Sessions prosecuted civil rights leaders in 1980s voting-fraud case
WASHINGTON — A failed voting-fraud prosecution from more than 30 years ago could re-emerge as a contentious issue during Sen. Jeff Sessions’ confirmation hearing for attorney general.
Sessions was dogged by his handling of the case as U.S. attorney during his 1986 confirmation hearing for a federal judgeship, when he tried to fend off complaints of a wrongful prosecution. He devoted more space to that case than any other in a questionnaire he submitted this month to the Senate Judiciary Committee for the attorney general post, suggesting the matter is likely to come up again during his Jan. 10-11 confirmation hearing before the panel.
The 1985 prosecution involved three black civil rights activists, including a former adviser to Martin Luther King Jr., who were accused of illegally tampering with large numbers of absentee ballots in rural Perry County, Alabama. The defendants argued that they were assisting voters who were poor, uneducated and in some cases illiterate, and marked the ballots with the voters’ permission.
A jury acquitted the three after just a few hours of deliberation.
Howard Moore Jr., a member of the defense team, said he didn’t think it was a legitimate prosecution. ‘‘That’s why we defended the case so vigorously,’’ he said in an interview. ‘‘We felt that it would have had a chilling effect, if they had been convicted, throughout the south.’’
Sessions has defended the decision to bring the case and suggested in his questionnaire that there was ample evidence for a conviction. His supporters note that Justice Department officials in Washington approved the investigation and the indictment, and point to one voter’s statement to the FBI that her ballot had been manipulated and her preferences crossed out and replaced with a different slate of candidates.
The case matters because as attorney general Sessions would be the federal government’s top lawyer in voting-rights disputes, with the authority to challenge — or support — state laws dictating access to the polls. He would inherit an agency that under the Obama administration has sued states over potentially discriminatory voting laws but whose enforcement efforts have been stymied by a Supreme Court opinion that gutted a key provision of the Voting Rights Act. And he could turn the Justice Department’s focus to voting fraud, an issue he’s repeatedly sounded the alarm about but that current leaders consider virtually non-existent.
‘‘There’s nothing in Sen. Session’s record that would give me confidence that protecting voting rights from states intent on restricting them is something that would be a priority,’’ said Dale Ho, director of the American Civil Liberties Union Voting Rights Project.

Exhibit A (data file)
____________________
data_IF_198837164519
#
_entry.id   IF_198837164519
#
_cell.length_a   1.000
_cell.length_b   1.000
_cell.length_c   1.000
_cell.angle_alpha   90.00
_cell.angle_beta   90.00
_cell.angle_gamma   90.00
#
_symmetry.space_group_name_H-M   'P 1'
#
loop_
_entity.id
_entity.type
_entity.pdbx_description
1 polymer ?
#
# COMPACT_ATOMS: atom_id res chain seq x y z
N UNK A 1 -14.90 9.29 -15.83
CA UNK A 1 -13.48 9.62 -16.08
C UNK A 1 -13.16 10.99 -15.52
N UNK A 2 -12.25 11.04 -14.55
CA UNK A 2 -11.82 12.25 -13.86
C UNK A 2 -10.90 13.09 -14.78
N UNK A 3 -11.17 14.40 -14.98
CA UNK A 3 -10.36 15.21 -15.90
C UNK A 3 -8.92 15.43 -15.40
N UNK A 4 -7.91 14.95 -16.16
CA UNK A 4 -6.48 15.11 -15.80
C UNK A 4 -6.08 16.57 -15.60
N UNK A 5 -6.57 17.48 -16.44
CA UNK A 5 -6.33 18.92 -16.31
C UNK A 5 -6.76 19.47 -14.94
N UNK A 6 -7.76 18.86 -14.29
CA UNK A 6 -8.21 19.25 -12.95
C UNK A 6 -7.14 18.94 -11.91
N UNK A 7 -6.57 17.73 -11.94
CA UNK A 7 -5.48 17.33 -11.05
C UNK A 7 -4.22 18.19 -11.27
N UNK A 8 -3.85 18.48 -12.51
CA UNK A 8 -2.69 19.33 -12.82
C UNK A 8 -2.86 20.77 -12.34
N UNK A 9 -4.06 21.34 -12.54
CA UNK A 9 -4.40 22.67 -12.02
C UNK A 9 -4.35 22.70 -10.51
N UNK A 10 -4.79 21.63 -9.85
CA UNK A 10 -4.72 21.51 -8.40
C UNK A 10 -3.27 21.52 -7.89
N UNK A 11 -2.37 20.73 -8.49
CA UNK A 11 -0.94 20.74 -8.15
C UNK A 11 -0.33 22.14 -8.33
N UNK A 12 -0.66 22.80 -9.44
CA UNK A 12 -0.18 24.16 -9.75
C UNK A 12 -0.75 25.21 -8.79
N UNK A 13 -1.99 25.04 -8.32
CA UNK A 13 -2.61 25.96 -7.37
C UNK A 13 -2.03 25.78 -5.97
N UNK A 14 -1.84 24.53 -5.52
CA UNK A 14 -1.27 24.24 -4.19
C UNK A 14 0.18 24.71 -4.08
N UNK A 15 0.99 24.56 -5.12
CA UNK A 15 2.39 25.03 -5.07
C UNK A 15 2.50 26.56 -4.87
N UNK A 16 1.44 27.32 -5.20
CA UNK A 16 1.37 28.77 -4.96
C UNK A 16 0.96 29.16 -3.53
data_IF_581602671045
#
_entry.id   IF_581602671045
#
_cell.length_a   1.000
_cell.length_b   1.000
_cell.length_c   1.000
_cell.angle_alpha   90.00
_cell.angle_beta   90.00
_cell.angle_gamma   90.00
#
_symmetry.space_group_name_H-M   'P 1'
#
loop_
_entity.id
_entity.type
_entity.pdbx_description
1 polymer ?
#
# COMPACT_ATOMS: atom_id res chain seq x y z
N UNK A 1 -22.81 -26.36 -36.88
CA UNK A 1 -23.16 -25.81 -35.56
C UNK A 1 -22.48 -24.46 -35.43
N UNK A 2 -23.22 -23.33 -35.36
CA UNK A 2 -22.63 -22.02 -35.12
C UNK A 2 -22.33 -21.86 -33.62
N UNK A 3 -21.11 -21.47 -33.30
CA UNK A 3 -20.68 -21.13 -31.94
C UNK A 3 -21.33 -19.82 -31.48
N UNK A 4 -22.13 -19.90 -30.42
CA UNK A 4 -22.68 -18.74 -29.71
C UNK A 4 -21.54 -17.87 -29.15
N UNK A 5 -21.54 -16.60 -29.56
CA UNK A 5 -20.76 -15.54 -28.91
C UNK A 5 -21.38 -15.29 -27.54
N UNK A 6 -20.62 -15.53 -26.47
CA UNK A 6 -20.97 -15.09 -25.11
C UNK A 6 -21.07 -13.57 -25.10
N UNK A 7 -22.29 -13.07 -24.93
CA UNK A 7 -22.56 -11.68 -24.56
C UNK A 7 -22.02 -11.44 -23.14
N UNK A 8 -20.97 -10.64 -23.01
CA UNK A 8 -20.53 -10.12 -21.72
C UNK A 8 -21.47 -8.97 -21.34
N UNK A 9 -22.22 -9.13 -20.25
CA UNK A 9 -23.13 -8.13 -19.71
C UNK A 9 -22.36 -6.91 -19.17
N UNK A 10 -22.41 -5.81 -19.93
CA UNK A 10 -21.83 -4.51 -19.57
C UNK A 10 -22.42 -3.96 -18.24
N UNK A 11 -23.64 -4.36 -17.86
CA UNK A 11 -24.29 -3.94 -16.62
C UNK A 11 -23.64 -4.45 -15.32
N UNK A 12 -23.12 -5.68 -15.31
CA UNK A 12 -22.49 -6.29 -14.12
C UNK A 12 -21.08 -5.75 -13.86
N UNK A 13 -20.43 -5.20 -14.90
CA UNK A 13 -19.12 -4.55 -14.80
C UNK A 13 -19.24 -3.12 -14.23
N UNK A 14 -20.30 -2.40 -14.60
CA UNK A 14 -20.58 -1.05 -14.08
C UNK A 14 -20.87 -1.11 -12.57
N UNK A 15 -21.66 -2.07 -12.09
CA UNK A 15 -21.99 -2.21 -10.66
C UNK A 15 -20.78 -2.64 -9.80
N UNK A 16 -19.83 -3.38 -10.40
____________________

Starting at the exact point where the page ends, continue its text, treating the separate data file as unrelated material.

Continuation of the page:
Sessions was U.S. attorney for the Southern District of Alabama from 1981 to 1993, and served two years as state attorney general before being elected to the Senate in 1996.
Ultimately, Sessions’ 1986 judicial nomination was derailed by concerns over racially charged comments he was accused of making.
In the upcoming confirmation hearing, he’s likely to try to highlight his concern for civil rights to assuage concerns of his Democratic colleagues.
Asked on the questionnaire about the 10 most significant legal cases he’s been involved in, Sessions mentioned his office’s investigation into the 1981 murder of a 19-year-old black man that resulted in the conviction of two Ku Klux Klan members, as well as litigation that pressed for school integration and for minority representation on a county commission and education board.
He also highlighted his involvement in a separate voting rights case: a 1984 Justice Department consent decree with Conecuh County following allegations that racial epithets were overheard at polling places and that only white poll workers were hired. The agreement required political parties to encourage the nomination of black poll workers and to ‘‘ensure that election officials would not engage in racially discriminatory conduct designed to harass or intimidate voters,’’ Sessions wrote.
But the Perry County prosecution remains a focal point.
Sessions, in his questionnaire, wrote that he agreed to investigate the matter after the county district attorney told him that ‘‘extremely large numbers’’ of absentee ballots were being collected and stored in a central headquarters, where they were being altered to ensure they were marked for particular candidates endorsed by the activists. An FBI agent tasked with conducting surveillance outside a post office said he saw the defendants depositing more than 500 absentee ballots to be delivered for counting.
The FBI determined that 75 of 729 absentee ballots contained erasures and alterations, Sessions said, and that about 25 of the voters who were presented with their ballots said they hadn’t authorized any changes.
Testifying about the matter at his 1986 hearing, Sessions said ‘‘it is horrible to change somebody’s vote.’’
‘‘If I come and pick up your ballot, and you voted for one person, and I walk over and change it and cast it in, that is horrible,’’ he said. ‘‘That is not just a petty crime. To do that 25 times is a systematic crime of great magnitude.’’
The jury wasn’t convinced. Nor were Democratic senators. Joe Biden pressed Sessions in the hearing on why a different vote-fraud allegation involving white Alabamians was not prosecuted; Sessions said the evidence was weak. Ted Kennedy of Massachusetts called the Perry County case ‘‘infamous,’’ and said that without the help of the three prosecuted activists, ‘‘these black citizens would not have been allowed to vote.’’
Another defense lawyer in the case, Dennis Balske, said prosecutors had little to back up the charges. ‘‘We were prepared for 25 people to get up and say, yeah, I voted this way — and they changed the ballot,’’ he said. ‘‘That didn’t happen.’’